WHEN DONALD TRUMP descended his escalator six years ago and inveighed against Mexican rapist immigrants, it was assumed that Hispanic voters would take offence. But a short hop across the Hudson river, in heavily Hispanic Passaic City, Angel Castillo loved what he heard. “Trump kept it real,” recalled the 43-year-old immigrant, over a cup of strong Dominican coffee in his small family restaurant, El Primito. “He didn’t say all Latinos are rapists. He said a lot of those coming over the border are rapists and drug-dealers and he’s right.”
Though a registered Democrat, Mr Castillo resolved to vote Republican thenceforth. Many of his relatives (a few of whom are illegal immigrants) were horrified: “People said you’re crazy, you’re voting for a racist.” Yet his wife, mother, brother, sister and teenage daughter followed his lead. This puts them in the most intriguing, hotly studied and potentially decisive cohort in American politics: Hispanic Trump voters.
Their emergence as a major electoral force was the big surprise of last year’s election. It saw a huge turnout by Hispanic voters, helping Joe Biden to victory in Arizona and Nevada. Yet it also featured a pronounced Hispanic tilt to Mr Trump. Initially thought to have been a localised phenomenon—which cost Mr Biden Florida and any hope of victory in Texas—it turned out to be nationwide. With around 38% of the Hispanic vote, Mr Trump won a higher share than any recent Republican presidential candidate apart from George W. Bush, a pro-immigrant Texan, in 2004. And last week’s elections in New Jersey—including Governor Phil Murphy’s brush with political death—suggests the shift may endure.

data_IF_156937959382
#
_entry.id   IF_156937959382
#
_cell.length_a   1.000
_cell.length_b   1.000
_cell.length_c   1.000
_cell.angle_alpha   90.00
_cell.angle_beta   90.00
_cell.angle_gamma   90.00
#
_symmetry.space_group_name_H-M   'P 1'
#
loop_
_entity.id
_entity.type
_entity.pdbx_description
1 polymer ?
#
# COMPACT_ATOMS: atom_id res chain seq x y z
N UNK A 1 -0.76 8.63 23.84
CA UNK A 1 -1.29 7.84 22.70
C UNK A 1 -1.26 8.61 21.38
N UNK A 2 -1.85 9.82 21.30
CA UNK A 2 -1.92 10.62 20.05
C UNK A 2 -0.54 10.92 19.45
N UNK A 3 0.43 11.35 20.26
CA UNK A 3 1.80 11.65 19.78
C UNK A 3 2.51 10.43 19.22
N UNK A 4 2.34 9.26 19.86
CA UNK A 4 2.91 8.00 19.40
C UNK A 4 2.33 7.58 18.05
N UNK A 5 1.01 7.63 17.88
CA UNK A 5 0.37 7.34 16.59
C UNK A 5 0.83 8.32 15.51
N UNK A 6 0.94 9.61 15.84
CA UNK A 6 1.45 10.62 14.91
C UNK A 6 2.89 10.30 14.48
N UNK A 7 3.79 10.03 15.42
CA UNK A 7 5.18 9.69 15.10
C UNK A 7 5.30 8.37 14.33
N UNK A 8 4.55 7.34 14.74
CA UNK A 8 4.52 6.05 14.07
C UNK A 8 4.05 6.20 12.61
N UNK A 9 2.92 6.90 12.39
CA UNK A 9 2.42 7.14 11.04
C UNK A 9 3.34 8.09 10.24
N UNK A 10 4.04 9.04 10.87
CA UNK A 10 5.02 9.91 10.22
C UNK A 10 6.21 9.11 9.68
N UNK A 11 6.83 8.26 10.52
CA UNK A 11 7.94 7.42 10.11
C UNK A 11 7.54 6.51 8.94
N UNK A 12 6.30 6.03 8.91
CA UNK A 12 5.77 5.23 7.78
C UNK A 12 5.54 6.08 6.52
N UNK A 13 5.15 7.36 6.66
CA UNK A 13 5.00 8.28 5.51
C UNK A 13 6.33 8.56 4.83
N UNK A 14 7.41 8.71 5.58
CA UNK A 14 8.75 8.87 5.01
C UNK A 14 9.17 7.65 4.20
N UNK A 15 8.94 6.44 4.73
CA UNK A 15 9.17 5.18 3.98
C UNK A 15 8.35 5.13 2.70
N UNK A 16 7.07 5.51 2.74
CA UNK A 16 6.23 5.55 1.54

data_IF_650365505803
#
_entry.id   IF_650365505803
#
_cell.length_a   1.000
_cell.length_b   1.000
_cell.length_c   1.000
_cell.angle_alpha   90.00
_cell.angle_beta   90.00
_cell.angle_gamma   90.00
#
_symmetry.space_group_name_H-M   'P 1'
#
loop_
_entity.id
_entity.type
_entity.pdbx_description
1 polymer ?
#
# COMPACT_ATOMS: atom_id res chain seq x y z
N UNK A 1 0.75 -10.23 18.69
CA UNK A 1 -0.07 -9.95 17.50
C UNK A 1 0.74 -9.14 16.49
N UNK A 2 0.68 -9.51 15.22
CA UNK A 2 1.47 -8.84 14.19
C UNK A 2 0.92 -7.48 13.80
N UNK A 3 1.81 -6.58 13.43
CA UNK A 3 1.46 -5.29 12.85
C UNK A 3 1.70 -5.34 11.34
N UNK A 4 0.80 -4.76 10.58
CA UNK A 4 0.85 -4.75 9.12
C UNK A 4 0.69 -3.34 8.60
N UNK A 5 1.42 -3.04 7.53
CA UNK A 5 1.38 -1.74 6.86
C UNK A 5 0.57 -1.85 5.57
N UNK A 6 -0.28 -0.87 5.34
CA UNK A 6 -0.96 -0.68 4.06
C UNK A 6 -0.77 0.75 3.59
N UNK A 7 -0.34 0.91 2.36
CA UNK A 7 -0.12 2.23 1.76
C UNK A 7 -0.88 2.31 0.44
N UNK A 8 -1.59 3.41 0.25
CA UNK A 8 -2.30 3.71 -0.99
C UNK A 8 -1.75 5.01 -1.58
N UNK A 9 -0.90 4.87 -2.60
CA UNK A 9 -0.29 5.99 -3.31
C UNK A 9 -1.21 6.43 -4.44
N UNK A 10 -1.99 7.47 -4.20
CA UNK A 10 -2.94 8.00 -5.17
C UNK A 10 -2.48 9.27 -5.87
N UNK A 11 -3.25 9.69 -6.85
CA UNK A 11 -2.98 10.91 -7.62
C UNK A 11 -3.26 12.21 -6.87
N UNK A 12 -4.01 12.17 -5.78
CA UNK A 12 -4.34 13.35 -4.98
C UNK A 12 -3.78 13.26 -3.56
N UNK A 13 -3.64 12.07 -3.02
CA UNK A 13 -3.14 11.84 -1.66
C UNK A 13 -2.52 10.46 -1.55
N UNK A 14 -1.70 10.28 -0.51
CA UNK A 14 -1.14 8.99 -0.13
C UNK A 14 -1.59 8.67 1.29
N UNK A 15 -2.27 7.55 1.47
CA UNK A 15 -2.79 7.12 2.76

Passaic City, a decaying factory-town where seven in ten voters are Latino, helps illustrate it. In 2016 Mr Trump won 22% of the vote there, almost the same as Mitt Romney had. Four years of relentless immigrant-bashing and race-baiting later, he bagged 36%. Mr Murphy’s Republican challenger, Jack Ciattarelli, appears to have held on to that gain; when vote-counting finishes, a third of the commissioners of Passaic County could be Republican.
The overarching explanation for this development is suggested by the many alternative cuisines, Mexican, Colombian, Peruvian, Venezuelan, Puerto Rican, available within a few steps of El Primito. Hispanics are incomparably more diverse than the earlier waves of immigrants—Irish, Italian, Polish, Hungarian—who turned Passaic from a 19th-century fur trading-post into an industrial hub. They also lack the labour unions that bound those hordes into the Democratic fold. The assumption that Mr Trump’s xenophobic rhetoric would make Hispanics recoil in unison took too little note of their differences. While some have done so—especially young, college-educated Hispanics—the extreme polarisation of the Trump era has pushed others to the right.